Laura, We had a meeting yesterday.  Nothing is finalizes yet from the meeting but things are looking hopefully for this summer.  I wish I could tell you more but we just need to finalize all of our discussions and no which approach we will be taking.  But I will say there will be something different this summer than just having all the caves closed. 


Scott Dykstra, Park Ranger, Iowa Department Natural Resources, Maquoketa Cave State Park


Let’s talk bats.

These much maligned winged mammals have long been typecast in horror flicks and nighttime terrors, but the truth is, bats are an integral part of the world’s ecosystem, and indeed, are important in our own backyards. According to the Department of Natural Resources websites, there are around 12 species of bat in Illinois and Missouri; including three species on the endangered species list.

Each individual bat in the state can eat up to 3,000 bugs in a single night. Thanks to just the gray bats in Missouri and Illinois, there are 1,080 TONS of flying insects that are not bugging you all summer long. All of the bats in the area are insectivorous, and this massive bug buffet is our best defense against dangerous mosquito populations and diseases they carry, like West Nile Virus. Bats are also important pollinators, and with decline in honeybee populations, they become more important in that respect each year.

But something is killing our bats. White Nosed Bat Syndrome was first documented in 2006 in Albany, New York. There, cavers began to notice bats acting strangely, some dead or dying, and many with a strange white fungus around their muzzles. Since the fungus has been discovered, there has been an unprecedented spread of the disease. The cold-loving fungus appears to grow on the bats in the winter and disrupts normal hibernation. The bats awaken too early or too often and exhaust their fat stores and essentially starve to death. In some hibernating populations, the mortality rate is more than 90 percent. The bulk of the cases of WNBS have been in New York and Tennessee, however, the epidemic appears to be spreading and has been seen in nearly all of the Eastern Seaboard and into the Midwest, including Indiana and Ohio.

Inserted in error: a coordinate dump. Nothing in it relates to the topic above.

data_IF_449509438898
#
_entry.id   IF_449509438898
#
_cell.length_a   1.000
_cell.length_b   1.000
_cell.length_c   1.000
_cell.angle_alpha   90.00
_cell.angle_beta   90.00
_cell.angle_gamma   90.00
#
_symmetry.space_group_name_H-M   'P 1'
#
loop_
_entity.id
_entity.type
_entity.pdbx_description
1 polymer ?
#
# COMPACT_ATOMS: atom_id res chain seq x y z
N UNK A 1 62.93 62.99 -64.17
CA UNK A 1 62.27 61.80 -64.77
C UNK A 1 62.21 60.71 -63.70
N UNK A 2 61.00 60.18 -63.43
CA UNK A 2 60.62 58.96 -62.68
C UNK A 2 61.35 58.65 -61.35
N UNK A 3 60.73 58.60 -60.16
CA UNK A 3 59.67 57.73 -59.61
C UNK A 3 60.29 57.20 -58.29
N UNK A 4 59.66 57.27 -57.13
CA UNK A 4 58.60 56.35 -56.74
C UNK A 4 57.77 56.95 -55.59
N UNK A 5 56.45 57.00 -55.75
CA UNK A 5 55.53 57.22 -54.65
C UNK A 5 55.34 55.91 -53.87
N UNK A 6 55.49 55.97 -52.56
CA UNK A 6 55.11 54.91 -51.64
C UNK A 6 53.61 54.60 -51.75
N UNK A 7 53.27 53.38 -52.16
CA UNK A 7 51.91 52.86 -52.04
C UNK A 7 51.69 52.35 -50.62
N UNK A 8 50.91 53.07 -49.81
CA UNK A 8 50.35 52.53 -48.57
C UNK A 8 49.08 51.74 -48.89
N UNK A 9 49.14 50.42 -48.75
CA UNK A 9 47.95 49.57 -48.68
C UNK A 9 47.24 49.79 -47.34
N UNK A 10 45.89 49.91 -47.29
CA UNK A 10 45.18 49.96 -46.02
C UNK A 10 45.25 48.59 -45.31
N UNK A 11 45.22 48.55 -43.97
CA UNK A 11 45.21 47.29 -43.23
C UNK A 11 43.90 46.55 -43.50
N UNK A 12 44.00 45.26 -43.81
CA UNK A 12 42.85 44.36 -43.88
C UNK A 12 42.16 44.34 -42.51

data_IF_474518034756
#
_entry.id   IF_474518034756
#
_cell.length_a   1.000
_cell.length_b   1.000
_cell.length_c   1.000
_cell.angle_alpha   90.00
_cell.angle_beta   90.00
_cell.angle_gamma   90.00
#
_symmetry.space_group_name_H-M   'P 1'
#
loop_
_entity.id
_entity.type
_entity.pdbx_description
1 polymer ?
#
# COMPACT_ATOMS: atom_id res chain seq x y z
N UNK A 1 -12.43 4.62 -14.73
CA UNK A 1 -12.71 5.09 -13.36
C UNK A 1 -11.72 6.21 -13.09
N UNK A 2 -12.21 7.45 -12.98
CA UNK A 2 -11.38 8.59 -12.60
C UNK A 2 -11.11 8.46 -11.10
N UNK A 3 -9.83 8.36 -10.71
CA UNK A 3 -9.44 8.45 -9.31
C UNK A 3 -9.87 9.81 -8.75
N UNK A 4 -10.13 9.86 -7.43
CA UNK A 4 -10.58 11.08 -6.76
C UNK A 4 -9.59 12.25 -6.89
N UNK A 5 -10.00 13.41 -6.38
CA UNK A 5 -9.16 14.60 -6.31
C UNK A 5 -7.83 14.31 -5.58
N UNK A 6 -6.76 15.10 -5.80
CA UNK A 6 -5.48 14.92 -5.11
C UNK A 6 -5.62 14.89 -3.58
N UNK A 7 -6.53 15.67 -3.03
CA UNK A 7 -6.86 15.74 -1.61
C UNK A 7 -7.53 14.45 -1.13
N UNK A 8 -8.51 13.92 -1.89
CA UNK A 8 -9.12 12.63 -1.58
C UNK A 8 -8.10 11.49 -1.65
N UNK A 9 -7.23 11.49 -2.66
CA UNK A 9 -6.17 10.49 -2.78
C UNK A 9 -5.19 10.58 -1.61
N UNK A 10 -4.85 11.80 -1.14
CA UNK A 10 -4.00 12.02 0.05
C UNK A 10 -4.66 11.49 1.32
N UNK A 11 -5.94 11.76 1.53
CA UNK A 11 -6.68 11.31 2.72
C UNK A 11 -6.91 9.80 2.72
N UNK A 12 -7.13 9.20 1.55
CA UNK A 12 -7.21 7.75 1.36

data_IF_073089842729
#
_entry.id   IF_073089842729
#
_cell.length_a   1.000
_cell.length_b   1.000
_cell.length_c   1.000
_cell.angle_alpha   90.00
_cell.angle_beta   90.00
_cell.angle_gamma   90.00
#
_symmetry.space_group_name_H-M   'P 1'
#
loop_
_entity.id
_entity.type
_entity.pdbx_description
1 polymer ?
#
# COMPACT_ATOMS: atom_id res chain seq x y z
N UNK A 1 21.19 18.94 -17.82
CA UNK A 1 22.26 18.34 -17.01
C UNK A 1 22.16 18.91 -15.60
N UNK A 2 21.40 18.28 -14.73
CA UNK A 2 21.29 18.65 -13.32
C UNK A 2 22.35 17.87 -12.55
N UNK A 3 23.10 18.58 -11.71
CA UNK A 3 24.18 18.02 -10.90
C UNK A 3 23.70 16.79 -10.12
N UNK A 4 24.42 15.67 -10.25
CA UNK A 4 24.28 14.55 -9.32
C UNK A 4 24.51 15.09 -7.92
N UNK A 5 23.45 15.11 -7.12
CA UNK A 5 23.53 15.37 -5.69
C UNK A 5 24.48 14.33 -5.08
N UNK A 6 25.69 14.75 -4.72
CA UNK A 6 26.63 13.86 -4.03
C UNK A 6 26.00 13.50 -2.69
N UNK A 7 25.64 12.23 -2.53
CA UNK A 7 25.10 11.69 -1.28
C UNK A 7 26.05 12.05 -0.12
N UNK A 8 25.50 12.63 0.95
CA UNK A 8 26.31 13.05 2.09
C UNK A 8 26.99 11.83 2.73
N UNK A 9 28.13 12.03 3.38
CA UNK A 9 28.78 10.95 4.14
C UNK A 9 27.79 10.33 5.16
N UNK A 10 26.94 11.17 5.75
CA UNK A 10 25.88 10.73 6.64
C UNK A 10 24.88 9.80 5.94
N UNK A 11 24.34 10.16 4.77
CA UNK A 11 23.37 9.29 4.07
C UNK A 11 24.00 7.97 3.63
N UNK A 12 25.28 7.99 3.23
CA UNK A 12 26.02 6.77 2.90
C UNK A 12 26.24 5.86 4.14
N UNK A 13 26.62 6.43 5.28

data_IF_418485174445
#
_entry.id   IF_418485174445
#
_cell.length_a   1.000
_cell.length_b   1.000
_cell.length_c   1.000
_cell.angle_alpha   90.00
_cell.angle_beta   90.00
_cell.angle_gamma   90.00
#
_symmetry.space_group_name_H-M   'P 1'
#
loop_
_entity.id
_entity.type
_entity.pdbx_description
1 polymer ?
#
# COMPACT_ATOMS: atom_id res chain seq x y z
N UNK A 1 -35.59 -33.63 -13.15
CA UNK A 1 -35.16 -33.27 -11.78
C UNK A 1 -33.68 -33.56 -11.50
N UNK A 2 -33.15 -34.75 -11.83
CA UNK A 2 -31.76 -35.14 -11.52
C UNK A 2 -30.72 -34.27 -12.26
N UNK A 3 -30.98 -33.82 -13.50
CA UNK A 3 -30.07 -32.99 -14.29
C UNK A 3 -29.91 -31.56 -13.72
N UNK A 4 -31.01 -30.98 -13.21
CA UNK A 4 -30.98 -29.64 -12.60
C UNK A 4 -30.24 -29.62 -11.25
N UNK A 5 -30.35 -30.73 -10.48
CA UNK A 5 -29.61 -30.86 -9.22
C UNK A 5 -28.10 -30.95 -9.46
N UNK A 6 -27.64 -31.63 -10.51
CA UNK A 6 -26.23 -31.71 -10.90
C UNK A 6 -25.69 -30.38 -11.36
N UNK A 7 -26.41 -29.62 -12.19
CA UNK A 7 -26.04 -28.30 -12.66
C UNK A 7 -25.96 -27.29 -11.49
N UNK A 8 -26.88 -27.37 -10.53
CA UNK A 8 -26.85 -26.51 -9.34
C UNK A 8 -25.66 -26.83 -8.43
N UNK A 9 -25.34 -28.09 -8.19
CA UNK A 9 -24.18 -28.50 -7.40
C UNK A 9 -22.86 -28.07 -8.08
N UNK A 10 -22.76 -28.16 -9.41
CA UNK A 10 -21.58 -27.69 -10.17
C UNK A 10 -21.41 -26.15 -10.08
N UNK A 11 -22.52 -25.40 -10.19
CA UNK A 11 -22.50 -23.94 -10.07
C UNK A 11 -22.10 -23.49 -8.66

It is believed that the primary spread of the disease is among the bats themselves, however, people who go caving (also called spelunking) may unknowingly spread the fungus between populations on their boots or equipment. Though the fungus itself does not pose a threat to humans, bats are so crucial to our ecosystem that the Department of Natural Resources, U.S. Fish and Wildlife Service and state authorities closed most caves on public land in all of the affected states in 2009, and the closures are still in effect this year. The closures do not affect privately owned caves, however, the DNR urges landowners to be aware of the problem and report any dead bats found on their properties.

So, as outdoor enthusiasts, what can we do to help?  Besides abiding by the closures recommended by the DNR, outdoorsmen (and women) should always be aware of the possible contaminates found on their clothes, equipment and boots. The White Nosed Bat Syndrome, along with fish and game related diseases and invasive and the spread of non-native plant and insect species can largely be avoided if we take some basic precautions. These include: Wash all boots and equipment when traveling between different ecosystems, states, bodies of water, etc. This can be as simple as wiping the bottom of your boots with a bleach and water solution. A bleach solution also works well to clean waders and fishing equipment. Also, don’t move wood or plant products. Bugs and disease can easily hitch a ride on firewood or plants and a new ecosystem may not have the ability to fight off a foreign invader. And never, never, never move plants or animals from one place to another. Ever. The best advice is to use common sense. The cleaner you are when you’re in the great outdoors, the better. As the saying goes, “Take only memories (or photographs), leave only footprints.”

For more: www.fws.gov/whitenosesyndrome

Original Post from April 26, 2011